Snapchat valuation hubbub: was discount rate plugged?
Valuation experts all know about the interplay of variables in a DCF. Sometimes it may appear that the various inputs are manipulated to come up with a desired result. That’s the perception swirling around the valuation of Snapchat by Morgan Stanley, which was the firm’s lead underwriter in the largest tech IPO in years.
Backed in? On March 28, Morgan Stanley issued a correction to an equity research note that put a $28 price target on the stock. The correction slashed almost $2 billion from projected EBITDA and free cash flow for certain years, but the $28 target price stayed the same—and so did the recommendation to buy Snapchat stock, which then saw a 4% rise in price. If the cash flow changes materially in a DCF, something else must change to keep the end result the same. In the corrected research note, Morgan Stanley says: “[W]e are lowering our SNAP equity risk premium from 5.59% (an estimated pre-IPO rate) to 4.29% (consistent with other companies in our group). This change lowers our WACC to 8% (from 10%). On an aggregate basis, our price target is unchanged at $28/share." Coincidence? "It almost feels that they're backing into the numbers," says Charles Lee, a professor at the Stanford Graduate School of Business, in an article in Business Insider.
Upon closer inspection, Morgan Stanley’s adjusted WACC corresponds with what it uses for other internet companies, such as Alphabet and Etsy (both 8%) and Amazon (7.7%). Also, it lowered the WACC for Priceline in January to 8% from 10%, and it made a similar move with Expedia, lowering it to 7% from 9%, the article points out. Even so, other banks involved in the Snapchat deal used significantly higher WACCs than Morgan Stanley, such as Deutsche Bank (~16%), Jefferies (12%), Credit Suisse (11%), and RBC Capital Markets (11%).
Of course, analysts make many assumptions about the different inputs, but, when material changes are made that do not affect the conclusion, questions arise as to the reliability of the entire process. Morgan Stanley declined to comment on all this, according to Business Insider.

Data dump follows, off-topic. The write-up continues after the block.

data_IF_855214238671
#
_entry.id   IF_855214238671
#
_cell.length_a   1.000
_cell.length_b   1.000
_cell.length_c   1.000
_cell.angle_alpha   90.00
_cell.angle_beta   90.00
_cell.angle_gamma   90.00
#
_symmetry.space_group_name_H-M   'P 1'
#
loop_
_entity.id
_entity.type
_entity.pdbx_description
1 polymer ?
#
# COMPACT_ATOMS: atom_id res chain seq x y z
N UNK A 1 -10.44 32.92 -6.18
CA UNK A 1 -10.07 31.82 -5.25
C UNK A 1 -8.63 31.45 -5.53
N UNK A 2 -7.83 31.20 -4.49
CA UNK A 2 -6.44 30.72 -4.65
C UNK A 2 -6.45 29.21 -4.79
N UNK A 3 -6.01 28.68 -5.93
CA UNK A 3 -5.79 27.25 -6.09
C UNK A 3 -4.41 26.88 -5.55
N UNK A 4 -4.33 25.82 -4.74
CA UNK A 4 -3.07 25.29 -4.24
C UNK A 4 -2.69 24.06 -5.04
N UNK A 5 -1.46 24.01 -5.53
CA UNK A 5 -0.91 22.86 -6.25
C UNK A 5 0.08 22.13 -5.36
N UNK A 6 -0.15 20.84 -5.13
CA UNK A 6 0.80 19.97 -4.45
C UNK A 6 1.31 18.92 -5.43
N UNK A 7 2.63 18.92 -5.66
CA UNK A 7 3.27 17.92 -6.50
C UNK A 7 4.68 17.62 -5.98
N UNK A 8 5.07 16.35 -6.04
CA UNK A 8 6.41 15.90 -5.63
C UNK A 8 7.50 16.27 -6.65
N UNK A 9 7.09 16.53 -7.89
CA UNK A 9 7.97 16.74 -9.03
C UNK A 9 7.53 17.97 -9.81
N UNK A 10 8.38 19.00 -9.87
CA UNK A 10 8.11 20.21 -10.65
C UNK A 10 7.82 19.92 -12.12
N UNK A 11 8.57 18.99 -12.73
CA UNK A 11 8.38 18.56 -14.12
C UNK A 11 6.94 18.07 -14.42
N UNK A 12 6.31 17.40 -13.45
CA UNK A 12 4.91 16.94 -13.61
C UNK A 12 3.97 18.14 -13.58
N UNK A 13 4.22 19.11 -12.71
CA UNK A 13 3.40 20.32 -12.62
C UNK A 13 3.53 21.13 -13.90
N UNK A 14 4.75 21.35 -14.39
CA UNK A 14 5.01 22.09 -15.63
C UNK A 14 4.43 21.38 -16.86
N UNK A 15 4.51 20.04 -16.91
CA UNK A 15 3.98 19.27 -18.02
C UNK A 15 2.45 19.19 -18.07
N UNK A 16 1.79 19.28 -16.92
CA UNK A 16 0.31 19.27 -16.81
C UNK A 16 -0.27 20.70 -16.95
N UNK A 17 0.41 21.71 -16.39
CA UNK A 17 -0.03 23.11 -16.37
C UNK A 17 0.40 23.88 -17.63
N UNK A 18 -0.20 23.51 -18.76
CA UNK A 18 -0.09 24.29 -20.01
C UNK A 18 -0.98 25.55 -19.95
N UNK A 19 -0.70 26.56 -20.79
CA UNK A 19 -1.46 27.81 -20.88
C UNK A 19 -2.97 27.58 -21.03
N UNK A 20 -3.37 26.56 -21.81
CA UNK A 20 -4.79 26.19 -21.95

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Confusion over key valuation issues prompts remand
Clarity in valuation report writing is critical. A Wisconsin case arising out of the buyout of a minority shareholder illustrates how an expert report that was ambiguous on a number of key issues, including the use of a minority discount, contributed to prolonging the litigation. To be fair, uncertainty over some of the trial court’s instructions and findings also escalated the family fight.
No constraints on appraiser: The subject company dealt in farm equipment and technology. The father was the majority shareholder and the son the only minority shareholder. A corporate redemption agreement (CRA) gave the company the option to buy back the son’s stock for $1,000 per share. This price was subject to reappraisal under certain conditions. After the son left the company in 2008, several disagreements developed into different lawsuits. The instant case centered on the valuation of the son’s 510 shares in the company.
The company paid the son $510,000 based on the price stated in the CRA. The son sued for a revaluation. He lost in trial court but won on appeal.
On first remand, the parties argued over who should perform the appraisal, what should be the scope of the valuation, whether to apply discounts, and whether the designated appraiser should treat bonuses paid to the father as reasonable compensation or as retained earnings.
For example, the son argued the CRA required a valuation of the entire corporation. The trial court’s response was ambiguous. The court noted the CRA “just basically talks about value of the corporation,” but also said it was “not going to put constraints upon the accountant or the appraiser who’s doing the evaluation.” The valuator should “use his professional judgment and discretion in determining the fair market value of the stock of the company” and whether a discount accounting for the minority status of the son’s interest should be used.